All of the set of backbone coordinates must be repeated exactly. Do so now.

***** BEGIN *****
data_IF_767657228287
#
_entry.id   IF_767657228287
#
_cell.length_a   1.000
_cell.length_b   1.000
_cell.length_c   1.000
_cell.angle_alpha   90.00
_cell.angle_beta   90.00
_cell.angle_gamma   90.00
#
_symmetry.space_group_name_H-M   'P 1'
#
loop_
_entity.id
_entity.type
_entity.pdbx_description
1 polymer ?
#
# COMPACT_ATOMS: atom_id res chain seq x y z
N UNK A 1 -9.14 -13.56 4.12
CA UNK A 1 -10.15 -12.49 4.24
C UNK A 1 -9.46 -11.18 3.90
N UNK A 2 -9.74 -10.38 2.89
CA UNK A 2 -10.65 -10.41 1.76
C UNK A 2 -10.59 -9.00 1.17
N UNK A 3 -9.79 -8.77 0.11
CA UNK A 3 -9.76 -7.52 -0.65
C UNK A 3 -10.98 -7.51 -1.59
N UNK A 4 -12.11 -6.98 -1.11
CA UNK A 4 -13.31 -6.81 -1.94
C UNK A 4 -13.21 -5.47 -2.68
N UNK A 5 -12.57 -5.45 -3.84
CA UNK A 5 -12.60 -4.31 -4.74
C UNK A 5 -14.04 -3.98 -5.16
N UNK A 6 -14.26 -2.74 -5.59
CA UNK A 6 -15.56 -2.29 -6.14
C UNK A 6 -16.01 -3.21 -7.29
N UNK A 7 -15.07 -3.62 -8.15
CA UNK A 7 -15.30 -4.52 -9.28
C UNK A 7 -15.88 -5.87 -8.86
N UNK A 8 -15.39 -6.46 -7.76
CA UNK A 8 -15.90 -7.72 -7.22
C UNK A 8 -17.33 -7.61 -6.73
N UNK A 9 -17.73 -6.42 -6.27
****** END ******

data_IF_767657228287
#
_entry.id   IF_767657228287
#
_cell.length_a   1.000
_cell.length_b   1.000
_cell.length_c   1.000
_cell.angle_alpha   90.00
_cell.angle_beta   90.00
_cell.angle_gamma   90.00
#
_symmetry.space_group_name_H-M   'P 1'
#
loop_
_entity.id
_entity.type
_entity.pdbx_description
1 polymer ?
#
# COMPACT_ATOMS: atom_id res chain seq x y z
N UNK A 1 -9.14 -13.56 4.12
CA UNK A 1 -10.15 -12.49 4.24
C UNK A 1 -9.46 -11.18 3.90
N UNK A 2 -9.74 -10.38 2.89
CA UNK A 2 -10.65 -10.41 1.76
C UNK A 2 -10.59 -9.00 1.17
N UNK A 3 -9.79 -8.77 0.11
CA UNK A 3 -9.76 -7.52 -0.65
C UNK A 3 -10.98 -7.51 -1.59
N UNK A 4 -12.11 -6.98 -1.11
CA UNK A 4 -13.31 -6.81 -1.94
C UNK A 4 -13.21 -5.47 -2.68
N UNK A 5 -12.57 -5.45 -3.84
CA UNK A 5 -12.60 -4.31 -4.74
C UNK A 5 -14.04 -3.98 -5.16
N UNK A 6 -14.26 -2.74 -5.59
CA UNK A 6 -15.56 -2.29 -6.14
C UNK A 6 -16.01 -3.21 -7.29
N UNK A 7 -15.07 -3.62 -8.15
CA UNK A 7 -15.30 -4.52 -9.28
C UNK A 7 -15.88 -5.87 -8.86
N UNK A 8 -15.39 -6.46 -7.76
CA UNK A 8 -15.90 -7.72 -7.22
C UNK A 8 -17.33 -7.61 -6.73
N UNK A 9 -17.73 -6.42 -6.27